Bibliophile reviews Death of a Hussy by M.C. Beaton (mystery)

I wrote this review ages ago, but for some reason I never got round to posting it until now.

Series detective: Constable Hamish Macbeth
No. in series: 5
Year of publication: 1990
Type of mystery: Murder
Type of investigator: Police
Setting & time: Lochdubh village, Scotland, contemporary
Number of murders: 2
Some themes: Family ties, money, inheritance

I was familiar with M.C. Beaton in her guise as romance writer Marion Chesney long before I read this book. I enjoyed some of her light-hearted Regency romances, but knew her to be a very uneven writer after having read an Edwardian romance of hers that was such a horrible collection of bad clichés that I ended up throwing it in the trash (I wrote a review, but upon reading it over I thought it was unfit for publishing. Let's suffice to say that I do not recommend Chesney's Kitty to anyone, not even her most ardent fans).

My first attempt at reading an M.C. Beaton mystery ended with me returning the book to the library unfinished. This was an Agatha Raisin novel that I simply couldn't get into, but this didn't stop me from picking up this Hamish MacBeth mystery – having first tested it on my mother who has a similar taste in mysteries as I do. So without further ado:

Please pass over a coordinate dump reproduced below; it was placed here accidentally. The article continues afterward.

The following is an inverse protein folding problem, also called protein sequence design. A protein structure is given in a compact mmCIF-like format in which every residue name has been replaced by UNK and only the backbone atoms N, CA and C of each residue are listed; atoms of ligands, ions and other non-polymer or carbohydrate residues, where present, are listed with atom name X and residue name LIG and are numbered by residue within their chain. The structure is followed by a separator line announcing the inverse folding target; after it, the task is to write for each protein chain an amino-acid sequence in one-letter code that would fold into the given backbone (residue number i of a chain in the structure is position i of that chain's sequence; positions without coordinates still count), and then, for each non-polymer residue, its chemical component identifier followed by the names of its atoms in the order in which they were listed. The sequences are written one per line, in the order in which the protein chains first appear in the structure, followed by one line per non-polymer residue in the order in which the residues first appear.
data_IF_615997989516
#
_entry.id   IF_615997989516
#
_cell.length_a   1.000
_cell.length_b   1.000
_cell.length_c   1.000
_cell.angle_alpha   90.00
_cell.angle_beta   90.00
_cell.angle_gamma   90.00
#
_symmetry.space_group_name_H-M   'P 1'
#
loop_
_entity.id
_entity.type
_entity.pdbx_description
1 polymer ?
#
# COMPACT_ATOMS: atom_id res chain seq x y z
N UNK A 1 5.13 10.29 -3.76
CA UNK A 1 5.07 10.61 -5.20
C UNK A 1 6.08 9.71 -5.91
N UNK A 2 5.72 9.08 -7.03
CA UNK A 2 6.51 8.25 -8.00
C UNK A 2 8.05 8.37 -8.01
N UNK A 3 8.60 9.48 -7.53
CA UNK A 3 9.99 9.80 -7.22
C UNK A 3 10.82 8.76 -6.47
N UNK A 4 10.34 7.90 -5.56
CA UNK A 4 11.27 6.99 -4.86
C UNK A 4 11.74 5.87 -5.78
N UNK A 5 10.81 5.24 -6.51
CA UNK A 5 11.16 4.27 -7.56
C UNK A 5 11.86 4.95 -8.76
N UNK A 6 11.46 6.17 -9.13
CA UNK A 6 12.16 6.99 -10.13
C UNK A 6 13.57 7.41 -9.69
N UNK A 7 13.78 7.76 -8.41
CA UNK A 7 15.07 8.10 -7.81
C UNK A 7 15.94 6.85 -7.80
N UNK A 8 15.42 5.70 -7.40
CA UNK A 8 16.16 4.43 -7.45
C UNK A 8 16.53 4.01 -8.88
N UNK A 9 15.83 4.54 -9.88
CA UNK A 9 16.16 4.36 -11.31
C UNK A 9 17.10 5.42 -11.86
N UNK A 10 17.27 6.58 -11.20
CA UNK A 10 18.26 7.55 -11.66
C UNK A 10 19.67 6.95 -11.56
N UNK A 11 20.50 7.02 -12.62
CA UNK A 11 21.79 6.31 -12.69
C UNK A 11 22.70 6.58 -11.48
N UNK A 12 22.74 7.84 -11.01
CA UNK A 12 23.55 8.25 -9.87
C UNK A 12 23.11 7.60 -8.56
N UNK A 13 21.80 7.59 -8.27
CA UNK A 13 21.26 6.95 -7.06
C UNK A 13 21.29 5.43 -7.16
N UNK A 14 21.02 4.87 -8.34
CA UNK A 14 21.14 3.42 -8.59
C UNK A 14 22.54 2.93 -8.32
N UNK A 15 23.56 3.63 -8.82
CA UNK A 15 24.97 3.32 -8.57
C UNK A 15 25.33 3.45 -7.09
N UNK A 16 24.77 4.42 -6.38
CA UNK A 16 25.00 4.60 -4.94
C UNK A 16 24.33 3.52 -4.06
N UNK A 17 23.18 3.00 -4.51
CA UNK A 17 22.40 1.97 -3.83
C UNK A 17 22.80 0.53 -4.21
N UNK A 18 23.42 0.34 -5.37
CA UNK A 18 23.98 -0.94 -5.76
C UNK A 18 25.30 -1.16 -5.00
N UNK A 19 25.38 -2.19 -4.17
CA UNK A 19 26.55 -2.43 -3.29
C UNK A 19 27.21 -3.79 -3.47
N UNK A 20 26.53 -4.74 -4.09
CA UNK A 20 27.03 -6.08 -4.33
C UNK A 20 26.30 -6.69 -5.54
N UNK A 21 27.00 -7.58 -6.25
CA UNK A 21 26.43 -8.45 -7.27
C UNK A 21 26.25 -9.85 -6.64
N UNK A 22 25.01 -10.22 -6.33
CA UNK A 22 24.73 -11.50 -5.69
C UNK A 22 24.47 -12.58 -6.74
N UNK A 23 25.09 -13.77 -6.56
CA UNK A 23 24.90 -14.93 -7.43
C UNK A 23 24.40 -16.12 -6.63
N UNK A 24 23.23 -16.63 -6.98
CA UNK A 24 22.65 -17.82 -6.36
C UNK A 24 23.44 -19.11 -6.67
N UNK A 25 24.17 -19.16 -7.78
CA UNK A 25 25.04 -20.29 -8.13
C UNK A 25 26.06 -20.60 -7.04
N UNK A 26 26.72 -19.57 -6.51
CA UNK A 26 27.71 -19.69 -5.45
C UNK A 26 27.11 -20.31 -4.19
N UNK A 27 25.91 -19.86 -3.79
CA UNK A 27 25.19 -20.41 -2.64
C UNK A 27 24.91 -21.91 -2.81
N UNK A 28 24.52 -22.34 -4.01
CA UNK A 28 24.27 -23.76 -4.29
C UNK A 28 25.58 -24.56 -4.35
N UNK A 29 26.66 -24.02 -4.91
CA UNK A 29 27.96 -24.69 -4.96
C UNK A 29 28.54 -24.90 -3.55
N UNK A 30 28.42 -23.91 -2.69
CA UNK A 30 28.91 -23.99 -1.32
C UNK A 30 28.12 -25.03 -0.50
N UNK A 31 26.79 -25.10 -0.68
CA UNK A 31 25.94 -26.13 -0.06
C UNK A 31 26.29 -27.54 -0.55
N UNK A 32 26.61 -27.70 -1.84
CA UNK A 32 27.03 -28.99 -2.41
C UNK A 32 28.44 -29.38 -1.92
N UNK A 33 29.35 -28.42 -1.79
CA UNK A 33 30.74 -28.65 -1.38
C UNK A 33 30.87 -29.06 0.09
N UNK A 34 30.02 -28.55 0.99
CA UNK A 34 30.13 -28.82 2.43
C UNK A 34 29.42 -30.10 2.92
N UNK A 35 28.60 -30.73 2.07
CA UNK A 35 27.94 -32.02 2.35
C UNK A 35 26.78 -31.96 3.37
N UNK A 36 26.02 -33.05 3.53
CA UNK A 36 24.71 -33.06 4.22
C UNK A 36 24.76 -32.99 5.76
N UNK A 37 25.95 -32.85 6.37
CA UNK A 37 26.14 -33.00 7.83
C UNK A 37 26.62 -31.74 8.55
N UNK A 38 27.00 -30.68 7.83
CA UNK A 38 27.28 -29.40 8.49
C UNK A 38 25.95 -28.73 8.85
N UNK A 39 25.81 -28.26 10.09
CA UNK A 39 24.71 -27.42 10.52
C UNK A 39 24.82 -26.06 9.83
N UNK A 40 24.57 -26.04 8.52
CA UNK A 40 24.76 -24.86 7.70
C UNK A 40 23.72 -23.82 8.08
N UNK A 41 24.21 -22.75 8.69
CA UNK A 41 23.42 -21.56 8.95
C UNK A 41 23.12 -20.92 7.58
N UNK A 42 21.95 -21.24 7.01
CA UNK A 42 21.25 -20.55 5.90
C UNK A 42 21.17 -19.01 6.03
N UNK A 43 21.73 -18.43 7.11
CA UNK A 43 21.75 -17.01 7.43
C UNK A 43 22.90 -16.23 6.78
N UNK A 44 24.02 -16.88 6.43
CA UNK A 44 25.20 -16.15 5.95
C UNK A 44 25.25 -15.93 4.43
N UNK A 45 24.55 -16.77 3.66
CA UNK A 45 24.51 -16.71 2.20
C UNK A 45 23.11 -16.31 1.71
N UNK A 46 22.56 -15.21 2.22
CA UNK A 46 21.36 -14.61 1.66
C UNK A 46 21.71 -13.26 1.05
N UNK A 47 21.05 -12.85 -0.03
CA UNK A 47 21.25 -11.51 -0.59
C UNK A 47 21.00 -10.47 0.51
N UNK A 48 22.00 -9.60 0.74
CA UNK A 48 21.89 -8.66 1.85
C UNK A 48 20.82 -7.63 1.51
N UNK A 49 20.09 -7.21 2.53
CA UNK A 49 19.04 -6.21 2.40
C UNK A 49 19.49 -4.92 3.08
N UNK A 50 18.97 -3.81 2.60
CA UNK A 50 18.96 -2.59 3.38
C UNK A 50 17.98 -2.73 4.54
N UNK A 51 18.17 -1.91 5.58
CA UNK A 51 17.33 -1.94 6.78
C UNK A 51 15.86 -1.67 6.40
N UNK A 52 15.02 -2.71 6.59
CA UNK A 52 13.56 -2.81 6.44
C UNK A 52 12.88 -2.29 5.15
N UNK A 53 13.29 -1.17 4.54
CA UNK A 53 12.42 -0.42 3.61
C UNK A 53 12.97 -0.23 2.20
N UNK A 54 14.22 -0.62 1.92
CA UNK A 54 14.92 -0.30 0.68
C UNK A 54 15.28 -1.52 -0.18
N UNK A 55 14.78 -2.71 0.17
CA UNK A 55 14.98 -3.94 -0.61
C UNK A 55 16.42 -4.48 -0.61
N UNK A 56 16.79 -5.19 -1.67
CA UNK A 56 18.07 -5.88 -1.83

Story: Hamish MacBeth's post as village constable has been eliminated and he is unhappily serving on the police force of a bigger town and missing peaceful Lochdubh. The inhabitants organise a crime wave to get him back, but soon enough a real crime is committed and laid-back Hamish uses his natural curiosity, his way with people and his considerable insight into human nature to solve the case.

Review: The writing is deft, the story is funny and the character descriptions well-drawn and rounded. I may have found another series to glom.

Rating: A light and humorous mystery with an endearing sleuth. 3+ stars.


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